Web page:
By Luanne McGovern
By the time you are reading this, the 86th West Virginia legislative session will be drawing to its close. Thank goodness—March 11 cannot come soon enough. So far, it is hard to declare many victories. But it seems the goal each year is to make sure the worst bills do not move forward, and any small accomplishments are celebrated.
There are many bills still in play, so, this update is likely to be out of date, but here goes!
The most contentious bill concerning public lands is SB468 (Continuing Cabwaylingo State Forest Trail System). This bill is intended to make the use of Off-Road Vehicles (ORVs) in Cabwaylingo State Park and Forest permanent, after the three-year pilot program.
Unfortunately, several amendments and changes have been attempted to be added to the bill, expanding ORV use in state lands. These include “connector trails” from the Hatfield McCoy trails to state parks and forests, and the potential widespread expansion of ORVs in state forests. The Committee Substitute for the bill limited the amendments to allow connector trails only and was passed from the Outdoor Recreation Committee to the Senate. We will be monitoring any further amendments to the bill, but passage is likely.
The support of all West Virginia Highlands Conservancy members that have voiced their opposition is greatly appreciated.
SB4 (Creating Adopt-A-Trail volunteer programs for public land under DNR jurisdiction) was signed by the Governor on Feb. 20. Groups that already maintain trail systems on state lands are encouraged to follow this program’s implementation and ensure that they are recognized for the work currently being done. There is a concern that outside groups could come into state parks and forests and try to “improve” trails.
SB143 (Adopt A Stream) was signed by the Governor on Feb. 7.
SB160 (Rail Trails Program) provides clarifications to existing programs. It passed the Senate and is now in the House, where it is likely to pass.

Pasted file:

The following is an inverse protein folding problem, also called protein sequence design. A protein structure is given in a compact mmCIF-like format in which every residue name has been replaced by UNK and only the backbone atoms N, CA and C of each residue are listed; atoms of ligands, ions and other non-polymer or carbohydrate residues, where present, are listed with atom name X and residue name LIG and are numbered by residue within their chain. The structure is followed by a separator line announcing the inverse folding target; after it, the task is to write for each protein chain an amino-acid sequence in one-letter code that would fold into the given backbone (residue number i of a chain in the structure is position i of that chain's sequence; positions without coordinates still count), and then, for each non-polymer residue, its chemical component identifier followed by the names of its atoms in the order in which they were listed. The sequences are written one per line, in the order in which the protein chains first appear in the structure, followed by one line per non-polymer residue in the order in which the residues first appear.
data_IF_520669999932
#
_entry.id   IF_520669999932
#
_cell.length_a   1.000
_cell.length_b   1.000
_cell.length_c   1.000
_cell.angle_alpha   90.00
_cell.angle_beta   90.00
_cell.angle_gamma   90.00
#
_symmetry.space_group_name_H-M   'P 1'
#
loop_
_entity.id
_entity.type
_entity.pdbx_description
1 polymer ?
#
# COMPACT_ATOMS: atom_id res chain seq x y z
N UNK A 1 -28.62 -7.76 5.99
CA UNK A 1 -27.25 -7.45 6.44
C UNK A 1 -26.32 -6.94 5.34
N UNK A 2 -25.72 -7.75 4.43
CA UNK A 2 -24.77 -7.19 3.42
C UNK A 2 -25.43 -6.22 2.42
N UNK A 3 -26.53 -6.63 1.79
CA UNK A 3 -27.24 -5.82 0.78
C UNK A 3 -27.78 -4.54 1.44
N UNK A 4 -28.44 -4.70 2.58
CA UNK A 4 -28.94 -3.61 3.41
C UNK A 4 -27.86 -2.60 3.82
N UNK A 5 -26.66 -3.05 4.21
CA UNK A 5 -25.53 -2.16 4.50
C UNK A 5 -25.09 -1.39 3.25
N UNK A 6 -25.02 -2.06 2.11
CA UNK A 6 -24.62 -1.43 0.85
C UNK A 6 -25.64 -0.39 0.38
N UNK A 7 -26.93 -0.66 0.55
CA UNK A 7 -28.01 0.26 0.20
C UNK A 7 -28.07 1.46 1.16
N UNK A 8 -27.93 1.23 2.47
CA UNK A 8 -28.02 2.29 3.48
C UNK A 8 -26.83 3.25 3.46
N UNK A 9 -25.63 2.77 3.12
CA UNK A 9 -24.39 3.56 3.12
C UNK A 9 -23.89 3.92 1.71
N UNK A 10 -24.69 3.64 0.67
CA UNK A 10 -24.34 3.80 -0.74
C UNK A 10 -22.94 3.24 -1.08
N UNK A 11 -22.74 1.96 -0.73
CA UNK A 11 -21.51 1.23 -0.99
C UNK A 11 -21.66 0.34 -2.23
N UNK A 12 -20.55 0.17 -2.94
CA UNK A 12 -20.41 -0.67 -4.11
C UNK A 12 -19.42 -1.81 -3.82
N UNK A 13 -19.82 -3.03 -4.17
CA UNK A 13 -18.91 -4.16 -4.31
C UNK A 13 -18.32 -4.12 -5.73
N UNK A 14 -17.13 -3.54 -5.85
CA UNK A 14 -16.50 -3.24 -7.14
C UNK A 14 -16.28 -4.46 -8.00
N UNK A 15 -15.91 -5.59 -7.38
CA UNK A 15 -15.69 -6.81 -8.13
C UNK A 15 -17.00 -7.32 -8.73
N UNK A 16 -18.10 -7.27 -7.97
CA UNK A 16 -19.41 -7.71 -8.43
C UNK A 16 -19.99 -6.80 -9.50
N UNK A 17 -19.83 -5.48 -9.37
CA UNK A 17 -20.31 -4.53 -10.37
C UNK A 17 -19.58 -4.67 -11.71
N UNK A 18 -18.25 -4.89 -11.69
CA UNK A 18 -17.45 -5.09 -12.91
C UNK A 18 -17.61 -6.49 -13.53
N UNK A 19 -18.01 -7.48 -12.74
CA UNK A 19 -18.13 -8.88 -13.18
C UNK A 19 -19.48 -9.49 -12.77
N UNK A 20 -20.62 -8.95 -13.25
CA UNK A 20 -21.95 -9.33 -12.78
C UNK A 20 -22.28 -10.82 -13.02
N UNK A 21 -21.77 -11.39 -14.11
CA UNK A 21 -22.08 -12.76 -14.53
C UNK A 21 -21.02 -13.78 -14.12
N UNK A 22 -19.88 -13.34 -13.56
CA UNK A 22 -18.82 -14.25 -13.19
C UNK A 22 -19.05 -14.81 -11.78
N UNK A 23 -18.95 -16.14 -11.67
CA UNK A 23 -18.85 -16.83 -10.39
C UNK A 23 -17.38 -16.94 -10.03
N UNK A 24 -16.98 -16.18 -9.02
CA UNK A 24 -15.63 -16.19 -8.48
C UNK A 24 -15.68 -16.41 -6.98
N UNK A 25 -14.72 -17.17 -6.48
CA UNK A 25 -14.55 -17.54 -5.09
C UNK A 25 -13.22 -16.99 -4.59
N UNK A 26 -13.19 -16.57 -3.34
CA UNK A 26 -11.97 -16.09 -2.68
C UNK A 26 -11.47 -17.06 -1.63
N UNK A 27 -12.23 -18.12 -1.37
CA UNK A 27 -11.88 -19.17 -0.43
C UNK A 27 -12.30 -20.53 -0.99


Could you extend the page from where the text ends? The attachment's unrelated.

HB2062 (Establish rules and regulations for e-bikes in West Virginia that more closely comport to federal law) would bring West Virginia regulations into compliance with the federal rules and allow “throttle only” bikes wherever regular bikes are allowed. This bill has passed the House and the Senate and is likely to become law.
SB162 (Authorizing director of DNR to lease state-owned pore spaces in certain areas for carbon sequestration) was signed by the Governor on Jan. 25. It is intended to allow CO2 sequestration from the production of “blue hydrogen” from natural gas at the state’s proposed hydrogen hub.
SB202 (Increasing terms of Natural Resources Commission members from four to seven years) passed in the Senate but appears to be stalled in the House.
SB595 (Relating to real property, tax, and registration requirements associated with carbon offset agreements) caused a lot of stir when it was introduced. It is intended to limit forest landowners from entering into carbon offset agreements for more than 20 years, and to impose large taxes on the proceeds from the agreements. Hopefully this bill is dead in committee.
At the last minute, SB739 (Relating to moratorium on carbon capture agreements) was introduced to prohibit landowners from entering into carbon capture agreements for 60 days from enactment. This would “allow the legislature to deliberate and pass laws as may be determined to be necessary to prevent or mitigate substantial economic harm to West Virginia citizens.”
HB2159 (Establishing a Community Solar Program) was introduced by Delegate Evan Hansen. SB627 (Establishing solar program for subscribers to gain credits against their utility bills) is a bipartisan version of the bill introduced in the Senate. Both bills would create a community solar program where subscribers could purchase an interest in a solar facility and use credits against their electric utility costs. There was hope that the Senate bill would progress, but both appear to be stalled, victims of the coal lobby.
Orphaned Well Prevention/Funding for Oil and Gas Inspections
SB109 (Orphan Oil and Gas Well Prevention Act) and HB2852 (Create the Orphan Well Prevention Act of 2023) were both introduced to deal with orphaned oil and gas wells. Both bills are currently stalled.
HB3110 (Relating to funding the Office of Oil and Gas in the Department of Environmental Protection) would increase funding for the Department of Environmental Protection to inspect wells. It has passed the House and is in Senate committee.
PFAS Protection Act
HB3189 (PFAS Protection Act) was introduced in the House by a bipartisan group of senators (this replaces SB485). It has passed the House and is under consideration in the Senate. This bill would be a great step forward towards understanding the sources of PFAS in drinking water and developing action plans to address contamination. United States Environmental Protection Agency water quality criteria for certain PFAS chemicals are expected to be finalized in the coming months.
To follow the West Virginia legislature in more detail visit: